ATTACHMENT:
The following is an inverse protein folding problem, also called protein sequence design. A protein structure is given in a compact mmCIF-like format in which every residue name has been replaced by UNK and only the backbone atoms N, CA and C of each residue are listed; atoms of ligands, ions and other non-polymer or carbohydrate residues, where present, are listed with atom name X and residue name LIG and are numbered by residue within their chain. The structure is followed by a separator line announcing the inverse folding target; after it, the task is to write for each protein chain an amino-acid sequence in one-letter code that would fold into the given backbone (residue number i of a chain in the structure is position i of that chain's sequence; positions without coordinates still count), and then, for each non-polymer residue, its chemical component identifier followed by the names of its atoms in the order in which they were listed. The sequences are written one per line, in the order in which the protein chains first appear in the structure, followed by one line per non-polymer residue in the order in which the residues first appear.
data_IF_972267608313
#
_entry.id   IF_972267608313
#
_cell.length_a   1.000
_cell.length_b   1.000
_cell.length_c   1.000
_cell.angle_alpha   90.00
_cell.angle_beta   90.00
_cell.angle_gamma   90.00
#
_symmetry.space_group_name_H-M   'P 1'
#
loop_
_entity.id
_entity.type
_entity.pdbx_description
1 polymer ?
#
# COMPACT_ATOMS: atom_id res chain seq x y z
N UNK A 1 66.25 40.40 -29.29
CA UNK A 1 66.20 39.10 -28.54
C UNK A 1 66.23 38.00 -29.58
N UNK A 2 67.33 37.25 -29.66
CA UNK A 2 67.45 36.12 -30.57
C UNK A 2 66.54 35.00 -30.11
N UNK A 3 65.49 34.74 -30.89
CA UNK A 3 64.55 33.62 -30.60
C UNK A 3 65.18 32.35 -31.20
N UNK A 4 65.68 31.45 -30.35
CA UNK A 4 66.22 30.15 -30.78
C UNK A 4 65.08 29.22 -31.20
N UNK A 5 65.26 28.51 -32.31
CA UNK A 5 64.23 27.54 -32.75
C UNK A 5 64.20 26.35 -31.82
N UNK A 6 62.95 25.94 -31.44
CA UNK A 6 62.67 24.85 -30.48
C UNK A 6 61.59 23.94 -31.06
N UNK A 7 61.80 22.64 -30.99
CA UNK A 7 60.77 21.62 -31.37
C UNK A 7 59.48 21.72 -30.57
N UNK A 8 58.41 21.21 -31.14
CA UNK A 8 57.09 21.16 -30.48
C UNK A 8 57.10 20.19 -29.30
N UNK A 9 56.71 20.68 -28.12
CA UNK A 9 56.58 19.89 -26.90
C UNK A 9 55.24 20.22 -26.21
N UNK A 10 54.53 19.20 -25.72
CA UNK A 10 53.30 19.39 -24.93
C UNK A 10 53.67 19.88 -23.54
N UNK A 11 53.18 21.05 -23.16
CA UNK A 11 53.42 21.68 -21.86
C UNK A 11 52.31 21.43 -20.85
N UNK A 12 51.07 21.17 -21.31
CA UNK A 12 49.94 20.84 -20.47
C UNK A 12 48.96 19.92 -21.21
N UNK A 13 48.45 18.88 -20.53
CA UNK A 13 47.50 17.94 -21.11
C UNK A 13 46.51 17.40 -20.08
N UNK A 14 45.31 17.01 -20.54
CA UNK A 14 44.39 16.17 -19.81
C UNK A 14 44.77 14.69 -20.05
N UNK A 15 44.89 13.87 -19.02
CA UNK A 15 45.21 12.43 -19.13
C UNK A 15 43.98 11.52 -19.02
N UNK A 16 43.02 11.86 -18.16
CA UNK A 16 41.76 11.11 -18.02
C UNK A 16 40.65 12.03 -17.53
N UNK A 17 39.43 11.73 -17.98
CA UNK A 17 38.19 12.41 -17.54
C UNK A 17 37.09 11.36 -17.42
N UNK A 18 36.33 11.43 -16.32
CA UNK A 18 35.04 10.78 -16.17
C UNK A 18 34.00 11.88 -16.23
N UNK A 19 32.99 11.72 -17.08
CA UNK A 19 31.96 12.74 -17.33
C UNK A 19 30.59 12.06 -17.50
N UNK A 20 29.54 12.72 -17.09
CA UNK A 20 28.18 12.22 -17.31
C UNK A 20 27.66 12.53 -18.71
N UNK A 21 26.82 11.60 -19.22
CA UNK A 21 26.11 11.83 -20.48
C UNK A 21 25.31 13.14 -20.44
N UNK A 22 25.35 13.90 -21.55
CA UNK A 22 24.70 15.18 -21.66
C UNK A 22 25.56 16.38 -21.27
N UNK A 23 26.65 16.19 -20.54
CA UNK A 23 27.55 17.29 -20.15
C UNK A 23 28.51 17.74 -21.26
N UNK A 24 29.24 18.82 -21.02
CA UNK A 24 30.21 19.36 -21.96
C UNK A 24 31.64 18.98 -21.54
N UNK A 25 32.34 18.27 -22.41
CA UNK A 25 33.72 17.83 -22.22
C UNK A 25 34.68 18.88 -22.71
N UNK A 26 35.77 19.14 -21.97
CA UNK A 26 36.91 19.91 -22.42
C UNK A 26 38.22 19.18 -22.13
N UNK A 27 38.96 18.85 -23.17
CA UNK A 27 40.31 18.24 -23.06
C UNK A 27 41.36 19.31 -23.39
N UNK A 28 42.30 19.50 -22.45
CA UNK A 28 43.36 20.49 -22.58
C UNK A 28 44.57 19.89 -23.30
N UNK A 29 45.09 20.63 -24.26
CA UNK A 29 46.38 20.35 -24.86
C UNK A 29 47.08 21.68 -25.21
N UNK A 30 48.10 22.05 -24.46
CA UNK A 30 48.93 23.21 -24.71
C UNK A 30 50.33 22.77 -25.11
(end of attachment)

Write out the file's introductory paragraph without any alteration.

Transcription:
The following is an inverse protein folding problem, also called protein sequence design. A protein structure is given in a compact mmCIF-like format in which every residue name has been replaced by UNK and only the backbone atoms N, CA and C of each residue are listed; atoms of ligands, ions and other non-polymer or carbohydrate residues, where present, are listed with atom name X and residue name LIG and are numbered by residue within their chain. The structure is followed by a separator line announcing the inverse folding target; after it, the task is to write for each protein chain an amino-acid sequence in one-letter code that would fold into the given backbone (residue number i of a chain in the structure is position i of that chain's sequence; positions without coordinates still count), and then, for each non-polymer residue, its chemical component identifier followed by the names of its atoms in the order in which they were listed. The sequences are written one per line, in the order in which the protein chains first appear in the structure, followed by one line per non-polymer residue in the order in which the residues first appear.